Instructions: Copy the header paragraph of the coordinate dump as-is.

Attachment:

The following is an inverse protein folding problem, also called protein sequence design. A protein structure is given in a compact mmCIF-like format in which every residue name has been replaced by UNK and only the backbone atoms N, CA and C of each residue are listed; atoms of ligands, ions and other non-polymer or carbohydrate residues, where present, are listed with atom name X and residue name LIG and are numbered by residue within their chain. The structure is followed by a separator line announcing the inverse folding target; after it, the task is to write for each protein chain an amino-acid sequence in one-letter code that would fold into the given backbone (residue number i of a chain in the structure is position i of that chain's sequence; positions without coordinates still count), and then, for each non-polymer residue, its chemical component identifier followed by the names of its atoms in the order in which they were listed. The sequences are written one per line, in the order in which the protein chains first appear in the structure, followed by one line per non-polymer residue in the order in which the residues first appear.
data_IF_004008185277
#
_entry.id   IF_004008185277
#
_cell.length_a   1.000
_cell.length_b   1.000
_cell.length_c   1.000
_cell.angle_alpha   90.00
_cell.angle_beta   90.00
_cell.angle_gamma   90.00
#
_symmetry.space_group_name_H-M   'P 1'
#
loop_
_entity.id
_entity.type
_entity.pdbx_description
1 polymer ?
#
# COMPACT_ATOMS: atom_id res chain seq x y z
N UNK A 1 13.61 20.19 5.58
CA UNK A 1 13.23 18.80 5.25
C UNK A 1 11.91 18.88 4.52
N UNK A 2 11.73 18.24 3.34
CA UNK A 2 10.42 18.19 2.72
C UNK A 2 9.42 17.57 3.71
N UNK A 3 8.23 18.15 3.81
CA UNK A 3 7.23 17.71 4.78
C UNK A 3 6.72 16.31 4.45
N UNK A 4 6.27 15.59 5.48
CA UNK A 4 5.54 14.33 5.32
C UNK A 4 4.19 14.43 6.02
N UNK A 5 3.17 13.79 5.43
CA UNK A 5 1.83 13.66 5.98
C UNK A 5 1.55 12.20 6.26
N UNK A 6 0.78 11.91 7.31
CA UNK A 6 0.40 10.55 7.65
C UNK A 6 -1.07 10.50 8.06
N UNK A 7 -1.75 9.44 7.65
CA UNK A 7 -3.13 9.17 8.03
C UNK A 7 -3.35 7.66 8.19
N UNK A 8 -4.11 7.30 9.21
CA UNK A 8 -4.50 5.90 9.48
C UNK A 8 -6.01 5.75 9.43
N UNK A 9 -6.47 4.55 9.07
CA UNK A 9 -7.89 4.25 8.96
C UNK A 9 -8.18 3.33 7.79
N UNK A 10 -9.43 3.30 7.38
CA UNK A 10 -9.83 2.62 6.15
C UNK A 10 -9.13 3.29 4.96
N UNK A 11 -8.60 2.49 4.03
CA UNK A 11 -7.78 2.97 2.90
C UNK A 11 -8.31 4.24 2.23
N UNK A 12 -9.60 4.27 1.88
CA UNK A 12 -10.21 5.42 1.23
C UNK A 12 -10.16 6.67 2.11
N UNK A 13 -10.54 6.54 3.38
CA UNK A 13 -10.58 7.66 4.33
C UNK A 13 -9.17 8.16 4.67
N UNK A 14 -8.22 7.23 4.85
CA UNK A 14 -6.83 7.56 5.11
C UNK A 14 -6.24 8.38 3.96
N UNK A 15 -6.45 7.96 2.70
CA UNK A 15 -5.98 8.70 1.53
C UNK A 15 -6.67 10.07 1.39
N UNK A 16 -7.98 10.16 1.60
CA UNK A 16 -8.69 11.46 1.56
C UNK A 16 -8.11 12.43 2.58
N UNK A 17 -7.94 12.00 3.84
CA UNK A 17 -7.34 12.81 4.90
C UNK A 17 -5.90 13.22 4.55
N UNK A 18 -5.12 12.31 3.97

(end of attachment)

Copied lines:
The following is an inverse protein folding problem, also called protein sequence design. A protein structure is given in a compact mmCIF-like format in which every residue name has been replaced by UNK and only the backbone atoms N, CA and C of each residue are listed; atoms of ligands, ions and other non-polymer or carbohydrate residues, where present, are listed with atom name X and residue name LIG and are numbered by residue within their chain. The structure is followed by a separator line announcing the inverse folding target; after it, the task is to write for each protein chain an amino-acid sequence in one-letter code that would fold into the given backbone (residue number i of a chain in the structure is position i of that chain's sequence; positions without coordinates still count), and then, for each non-polymer residue, its chemical component identifier followed by the names of its atoms in the order in which they were listed. The sequences are written one per line, in the order in which the protein chains first appear in the structure, followed by one line per non-polymer residue in the order in which the residues first appear.